Prince’s ex-wife opens up about the heartbreaking moment their son Amiir was born with a rare genetic disorder

LONDON, UNITED KINGDOM - JUNE 10: Prince poses for photographers with his wife Mayte as they arrives at the De Beer and Versace "Diamonds are forever" charity fashion event 09 June 1999. A host of international celebrities turned out for the event which will raise funds for three charities including the Prince's Foundation for architecture and the environment. (Photo credit should read SINEAD LYNCH/AFP/Getty Images)

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In her new memoir titled “The Most Beautiful: My Life with Prince,” the iconic singer’s ex-wife Mayte Garcia opens up about their son Amiir and his short life. Garcia gave birth to the couple’s child in 1996, but he was born with a rare genetic disorder, Pfeiffer syndrome type 2, and lived for only six days.

“I don’t think he ever got over it,” Garcia told PEOPLE of Prince, who died last April from an accidental overdose. “I don’t know how anybody can get over it. I know I haven’t.”

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She found out she was pregnant when she was 22-years-old, and she and Prince were eagerly awaiting the arrival of Amiir. Garcia’s pregnancy went smoothly until she began bleeding one day. Her doctor recommended testing for genetic disorders, but warned that the procedure could cause a miscarriage.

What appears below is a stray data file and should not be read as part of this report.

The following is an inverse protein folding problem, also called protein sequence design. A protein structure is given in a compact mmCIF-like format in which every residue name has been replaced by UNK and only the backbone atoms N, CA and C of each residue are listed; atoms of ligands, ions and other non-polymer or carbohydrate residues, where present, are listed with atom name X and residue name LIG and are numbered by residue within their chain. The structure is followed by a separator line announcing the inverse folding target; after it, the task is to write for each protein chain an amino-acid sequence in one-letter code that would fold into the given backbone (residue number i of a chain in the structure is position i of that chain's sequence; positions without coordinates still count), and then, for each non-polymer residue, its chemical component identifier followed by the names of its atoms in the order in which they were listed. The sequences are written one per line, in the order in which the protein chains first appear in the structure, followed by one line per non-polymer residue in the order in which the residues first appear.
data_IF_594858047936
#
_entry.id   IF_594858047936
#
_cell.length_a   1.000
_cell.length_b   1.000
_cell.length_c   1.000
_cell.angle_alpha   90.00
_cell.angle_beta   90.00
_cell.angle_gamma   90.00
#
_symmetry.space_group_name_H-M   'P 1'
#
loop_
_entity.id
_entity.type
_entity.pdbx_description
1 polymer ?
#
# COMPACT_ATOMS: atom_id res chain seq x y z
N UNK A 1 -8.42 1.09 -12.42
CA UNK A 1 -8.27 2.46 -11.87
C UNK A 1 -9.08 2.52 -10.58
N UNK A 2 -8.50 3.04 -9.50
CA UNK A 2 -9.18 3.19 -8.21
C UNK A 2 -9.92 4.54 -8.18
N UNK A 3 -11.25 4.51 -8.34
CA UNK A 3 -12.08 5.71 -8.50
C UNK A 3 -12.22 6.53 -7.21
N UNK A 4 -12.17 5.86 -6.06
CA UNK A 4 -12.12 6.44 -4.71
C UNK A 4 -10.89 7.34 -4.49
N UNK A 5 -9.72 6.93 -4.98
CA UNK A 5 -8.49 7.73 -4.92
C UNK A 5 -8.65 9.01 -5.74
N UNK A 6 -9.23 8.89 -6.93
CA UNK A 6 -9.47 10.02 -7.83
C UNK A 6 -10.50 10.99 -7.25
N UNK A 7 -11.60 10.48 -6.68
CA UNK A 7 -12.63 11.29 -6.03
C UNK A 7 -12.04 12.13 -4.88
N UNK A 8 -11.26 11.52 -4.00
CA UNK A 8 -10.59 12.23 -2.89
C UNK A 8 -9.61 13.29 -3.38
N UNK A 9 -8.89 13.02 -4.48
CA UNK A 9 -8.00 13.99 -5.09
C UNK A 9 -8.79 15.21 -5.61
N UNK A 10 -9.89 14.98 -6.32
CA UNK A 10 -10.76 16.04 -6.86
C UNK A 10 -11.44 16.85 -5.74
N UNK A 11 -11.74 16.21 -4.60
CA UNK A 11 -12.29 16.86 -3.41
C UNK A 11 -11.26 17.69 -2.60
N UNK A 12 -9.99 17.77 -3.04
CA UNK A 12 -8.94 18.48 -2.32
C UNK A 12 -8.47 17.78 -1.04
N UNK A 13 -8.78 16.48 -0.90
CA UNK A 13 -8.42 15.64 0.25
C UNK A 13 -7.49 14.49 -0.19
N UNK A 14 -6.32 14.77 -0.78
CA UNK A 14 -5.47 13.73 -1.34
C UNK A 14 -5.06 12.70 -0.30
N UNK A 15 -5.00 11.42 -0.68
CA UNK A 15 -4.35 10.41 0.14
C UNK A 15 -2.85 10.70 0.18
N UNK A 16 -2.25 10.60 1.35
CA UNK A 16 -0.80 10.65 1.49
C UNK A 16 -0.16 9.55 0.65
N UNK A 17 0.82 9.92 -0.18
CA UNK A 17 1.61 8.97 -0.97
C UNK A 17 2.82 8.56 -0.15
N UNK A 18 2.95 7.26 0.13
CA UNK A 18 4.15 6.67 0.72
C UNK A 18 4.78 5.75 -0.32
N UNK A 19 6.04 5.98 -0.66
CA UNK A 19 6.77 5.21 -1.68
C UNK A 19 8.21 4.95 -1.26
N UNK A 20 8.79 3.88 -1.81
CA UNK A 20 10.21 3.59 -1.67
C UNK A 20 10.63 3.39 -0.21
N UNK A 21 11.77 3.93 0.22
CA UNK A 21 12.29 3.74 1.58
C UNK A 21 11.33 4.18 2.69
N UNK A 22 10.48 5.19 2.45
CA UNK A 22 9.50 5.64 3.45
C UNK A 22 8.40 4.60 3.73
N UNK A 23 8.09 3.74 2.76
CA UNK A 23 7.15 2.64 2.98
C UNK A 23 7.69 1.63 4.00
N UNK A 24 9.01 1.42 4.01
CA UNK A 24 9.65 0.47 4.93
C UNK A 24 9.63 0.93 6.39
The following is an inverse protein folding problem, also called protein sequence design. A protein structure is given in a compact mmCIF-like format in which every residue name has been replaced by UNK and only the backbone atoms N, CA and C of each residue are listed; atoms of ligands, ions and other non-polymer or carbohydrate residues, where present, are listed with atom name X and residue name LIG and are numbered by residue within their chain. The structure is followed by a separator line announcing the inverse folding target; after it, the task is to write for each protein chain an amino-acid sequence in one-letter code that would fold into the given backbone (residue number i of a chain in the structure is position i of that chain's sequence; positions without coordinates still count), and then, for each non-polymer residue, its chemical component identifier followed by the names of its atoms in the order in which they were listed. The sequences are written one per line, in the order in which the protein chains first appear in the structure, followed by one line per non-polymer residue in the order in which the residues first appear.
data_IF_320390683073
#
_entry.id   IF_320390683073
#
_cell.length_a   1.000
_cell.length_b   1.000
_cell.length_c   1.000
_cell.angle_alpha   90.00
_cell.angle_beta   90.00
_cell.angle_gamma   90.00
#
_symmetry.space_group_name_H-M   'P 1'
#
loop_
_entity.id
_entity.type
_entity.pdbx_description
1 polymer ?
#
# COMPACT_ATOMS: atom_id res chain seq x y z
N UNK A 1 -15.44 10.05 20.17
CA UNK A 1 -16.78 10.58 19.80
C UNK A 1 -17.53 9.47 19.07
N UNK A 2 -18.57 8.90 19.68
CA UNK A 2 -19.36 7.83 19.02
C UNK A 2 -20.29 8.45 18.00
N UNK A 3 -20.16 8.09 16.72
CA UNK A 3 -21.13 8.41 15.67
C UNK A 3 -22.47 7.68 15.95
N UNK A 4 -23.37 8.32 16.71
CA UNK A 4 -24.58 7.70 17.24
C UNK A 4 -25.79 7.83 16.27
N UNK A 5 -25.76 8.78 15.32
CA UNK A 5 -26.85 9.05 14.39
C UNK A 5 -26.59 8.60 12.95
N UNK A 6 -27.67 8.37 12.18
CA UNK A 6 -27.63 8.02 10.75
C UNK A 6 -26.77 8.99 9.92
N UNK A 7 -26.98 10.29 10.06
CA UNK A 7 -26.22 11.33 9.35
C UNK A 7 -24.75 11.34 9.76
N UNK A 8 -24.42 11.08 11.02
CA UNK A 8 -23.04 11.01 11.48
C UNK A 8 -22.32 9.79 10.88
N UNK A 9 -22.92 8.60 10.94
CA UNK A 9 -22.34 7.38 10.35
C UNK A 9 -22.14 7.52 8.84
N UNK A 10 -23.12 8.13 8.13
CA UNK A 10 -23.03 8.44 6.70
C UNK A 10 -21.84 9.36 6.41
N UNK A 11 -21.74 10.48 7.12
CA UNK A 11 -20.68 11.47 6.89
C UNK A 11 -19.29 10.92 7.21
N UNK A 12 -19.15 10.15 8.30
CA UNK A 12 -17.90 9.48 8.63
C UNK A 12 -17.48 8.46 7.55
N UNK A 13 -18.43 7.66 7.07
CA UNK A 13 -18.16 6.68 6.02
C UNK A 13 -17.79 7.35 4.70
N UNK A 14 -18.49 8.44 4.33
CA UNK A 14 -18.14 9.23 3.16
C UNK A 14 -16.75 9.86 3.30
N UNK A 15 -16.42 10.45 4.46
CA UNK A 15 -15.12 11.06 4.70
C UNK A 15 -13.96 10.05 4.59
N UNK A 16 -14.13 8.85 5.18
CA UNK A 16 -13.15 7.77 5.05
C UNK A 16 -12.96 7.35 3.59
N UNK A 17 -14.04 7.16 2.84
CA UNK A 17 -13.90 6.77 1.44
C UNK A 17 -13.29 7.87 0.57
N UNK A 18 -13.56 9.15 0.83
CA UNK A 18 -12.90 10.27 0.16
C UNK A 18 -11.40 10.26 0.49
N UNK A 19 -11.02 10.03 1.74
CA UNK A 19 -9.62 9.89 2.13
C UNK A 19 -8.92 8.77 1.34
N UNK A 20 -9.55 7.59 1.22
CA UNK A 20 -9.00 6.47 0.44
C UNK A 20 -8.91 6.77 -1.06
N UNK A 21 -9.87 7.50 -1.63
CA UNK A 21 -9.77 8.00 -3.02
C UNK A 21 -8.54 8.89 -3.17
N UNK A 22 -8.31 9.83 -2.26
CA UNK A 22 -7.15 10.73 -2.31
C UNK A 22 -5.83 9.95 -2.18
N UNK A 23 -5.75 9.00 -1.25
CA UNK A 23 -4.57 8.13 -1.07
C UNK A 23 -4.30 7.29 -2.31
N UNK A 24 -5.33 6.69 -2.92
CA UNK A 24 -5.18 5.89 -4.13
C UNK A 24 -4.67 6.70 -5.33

“My husband said, ‘No, we’re not doing that,'” she said, adding that Prince prayed the words, “Please, bless this child. We know you won’t allow this child to be harmed.”

Prince refused medical intervention, and on October 16, 1996 Garcia gave birth to their son via c-section.

“I don’t know how to describe the look on my husband’s face. Pure joy,” Garcia wrote in her memoir. “And then they held the baby up to those harsh lights. The elation on my husband’s face turned to pure terror.”

Amiir’s condition caused skeletal and systematic abnormalities, she explained. “The premature fusing of the bones in the skull, sometimes resulting in ‘cloverleaf skull,’ in which the eyes are outside the sockets. The fusion of bones in the hands and feet causing a webbed or pawlike appearance … I learned all of this later.”

In the following days, Amiir underwent several operations, but tragically passed away six days later.

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